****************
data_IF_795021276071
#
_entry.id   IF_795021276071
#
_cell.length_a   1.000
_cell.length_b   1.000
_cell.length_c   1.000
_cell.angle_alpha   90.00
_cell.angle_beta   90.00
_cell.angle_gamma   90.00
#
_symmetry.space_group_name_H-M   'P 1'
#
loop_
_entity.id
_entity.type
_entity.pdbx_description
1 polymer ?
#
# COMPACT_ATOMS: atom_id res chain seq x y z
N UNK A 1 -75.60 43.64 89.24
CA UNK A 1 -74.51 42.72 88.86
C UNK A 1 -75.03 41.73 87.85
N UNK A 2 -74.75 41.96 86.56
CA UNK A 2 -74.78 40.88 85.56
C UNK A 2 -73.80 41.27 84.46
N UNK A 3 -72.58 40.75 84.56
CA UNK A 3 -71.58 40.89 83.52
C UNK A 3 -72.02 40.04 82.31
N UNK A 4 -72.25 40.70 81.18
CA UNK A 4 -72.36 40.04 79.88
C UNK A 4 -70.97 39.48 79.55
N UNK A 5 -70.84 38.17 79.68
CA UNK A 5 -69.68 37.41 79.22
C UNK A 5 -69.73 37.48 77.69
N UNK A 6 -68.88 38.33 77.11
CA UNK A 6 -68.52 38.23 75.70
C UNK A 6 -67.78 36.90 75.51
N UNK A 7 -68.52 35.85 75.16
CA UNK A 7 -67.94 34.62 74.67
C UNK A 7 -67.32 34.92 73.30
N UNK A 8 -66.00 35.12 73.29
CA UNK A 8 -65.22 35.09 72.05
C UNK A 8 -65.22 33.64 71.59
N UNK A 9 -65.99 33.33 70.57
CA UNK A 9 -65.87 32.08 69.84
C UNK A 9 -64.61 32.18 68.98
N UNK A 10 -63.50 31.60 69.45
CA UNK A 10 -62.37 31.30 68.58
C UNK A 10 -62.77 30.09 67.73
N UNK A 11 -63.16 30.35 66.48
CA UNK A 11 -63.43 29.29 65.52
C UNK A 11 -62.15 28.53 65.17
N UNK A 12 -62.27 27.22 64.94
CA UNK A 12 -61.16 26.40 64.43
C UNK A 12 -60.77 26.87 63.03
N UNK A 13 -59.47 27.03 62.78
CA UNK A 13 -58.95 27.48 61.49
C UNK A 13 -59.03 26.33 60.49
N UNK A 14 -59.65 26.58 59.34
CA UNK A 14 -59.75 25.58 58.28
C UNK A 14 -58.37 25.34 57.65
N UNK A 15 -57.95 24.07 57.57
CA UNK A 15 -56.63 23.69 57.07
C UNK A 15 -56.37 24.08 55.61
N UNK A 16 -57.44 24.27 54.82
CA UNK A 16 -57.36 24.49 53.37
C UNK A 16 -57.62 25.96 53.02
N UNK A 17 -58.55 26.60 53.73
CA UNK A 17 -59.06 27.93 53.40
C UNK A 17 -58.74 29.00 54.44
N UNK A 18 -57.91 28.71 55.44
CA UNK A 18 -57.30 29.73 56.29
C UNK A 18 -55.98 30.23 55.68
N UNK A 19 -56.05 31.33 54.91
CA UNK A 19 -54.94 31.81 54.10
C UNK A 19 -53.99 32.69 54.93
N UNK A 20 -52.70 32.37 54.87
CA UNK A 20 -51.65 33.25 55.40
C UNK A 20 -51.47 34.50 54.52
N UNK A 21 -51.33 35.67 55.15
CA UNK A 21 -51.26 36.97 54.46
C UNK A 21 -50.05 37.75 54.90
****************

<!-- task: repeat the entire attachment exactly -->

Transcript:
data_IF_795021276071
#
_entry.id   IF_795021276071
#
_cell.length_a   1.000
_cell.length_b   1.000
_cell.length_c   1.000
_cell.angle_alpha   90.00
_cell.angle_beta   90.00
_cell.angle_gamma   90.00
#
_symmetry.space_group_name_H-M   'P 1'
#
loop_
_entity.id
_entity.type
_entity.pdbx_description
1 polymer ?
#
# COMPACT_ATOMS: atom_id res chain seq x y z
N UNK A 1 -75.60 43.64 89.24
CA UNK A 1 -74.51 42.72 88.86
C UNK A 1 -75.03 41.73 87.85
N UNK A 2 -74.75 41.96 86.56
CA UNK A 2 -74.78 40.88 85.56
C UNK A 2 -73.80 41.27 84.46
N UNK A 3 -72.58 40.75 84.56
CA UNK A 3 -71.58 40.89 83.52
C UNK A 3 -72.02 40.04 82.31
N UNK A 4 -72.25 40.70 81.18
CA UNK A 4 -72.36 40.04 79.88
C UNK A 4 -70.97 39.48 79.55
N UNK A 5 -70.84 38.17 79.68
CA UNK A 5 -69.68 37.41 79.22
C UNK A 5 -69.73 37.48 77.69
N UNK A 6 -68.88 38.33 77.11
CA UNK A 6 -68.52 38.23 75.70
C UNK A 6 -67.78 36.90 75.51
N UNK A 7 -68.52 35.85 75.16
CA UNK A 7 -67.94 34.62 74.67
C UNK A 7 -67.32 34.92 73.30
N UNK A 8 -66.00 35.12 73.29
CA UNK A 8 -65.22 35.09 72.05
C UNK A 8 -65.22 33.64 71.59
N UNK A 9 -65.99 33.33 70.57
CA UNK A 9 -65.87 32.08 69.84
C UNK A 9 -64.61 32.18 68.98
N UNK A 10 -63.50 31.60 69.45
CA UNK A 10 -62.37 31.30 68.58
C UNK A 10 -62.77 30.09 67.73
N UNK A 11 -63.16 30.35 66.48
CA UNK A 11 -63.43 29.29 65.52
C UNK A 11 -62.15 28.53 65.17
N UNK A 12 -62.27 27.22 64.94
CA UNK A 12 -61.16 26.40 64.43
C UNK A 12 -60.77 26.87 63.03
N UNK A 13 -59.47 27.03 62.78
CA UNK A 13 -58.95 27.48 61.49
C UNK A 13 -59.03 26.33 60.49
N UNK A 14 -59.65 26.58 59.34
CA UNK A 14 -59.75 25.58 58.28
C UNK A 14 -58.37 25.34 57.65
N UNK A 15 -57.95 24.07 57.57
CA UNK A 15 -56.63 23.69 57.07
C UNK A 15 -56.37 24.08 55.61
N UNK A 16 -57.44 24.27 54.82
CA UNK A 16 -57.36 24.49 53.37
C UNK A 16 -57.62 25.96 53.02
N UNK A 17 -58.55 26.60 53.73
CA UNK A 17 -59.06 27.93 53.40
C UNK A 17 -58.74 29.00 54.44
N UNK A 18 -57.91 28.71 55.44
CA UNK A 18 -57.30 29.73 56.29
C UNK A 18 -55.98 30.23 55.68
N UNK A 19 -56.05 31.33 54.91
CA UNK A 19 -54.94 31.81 54.10
C UNK A 19 -53.99 32.69 54.93
N UNK A 20 -52.70 32.37 54.87
CA UNK A 20 -51.65 33.25 55.40
C UNK A 20 -51.47 34.50 54.52
N UNK A 21 -51.33 35.67 55.15
CA UNK A 21 -51.26 36.97 54.46
C UNK A 21 -50.05 37.75 54.90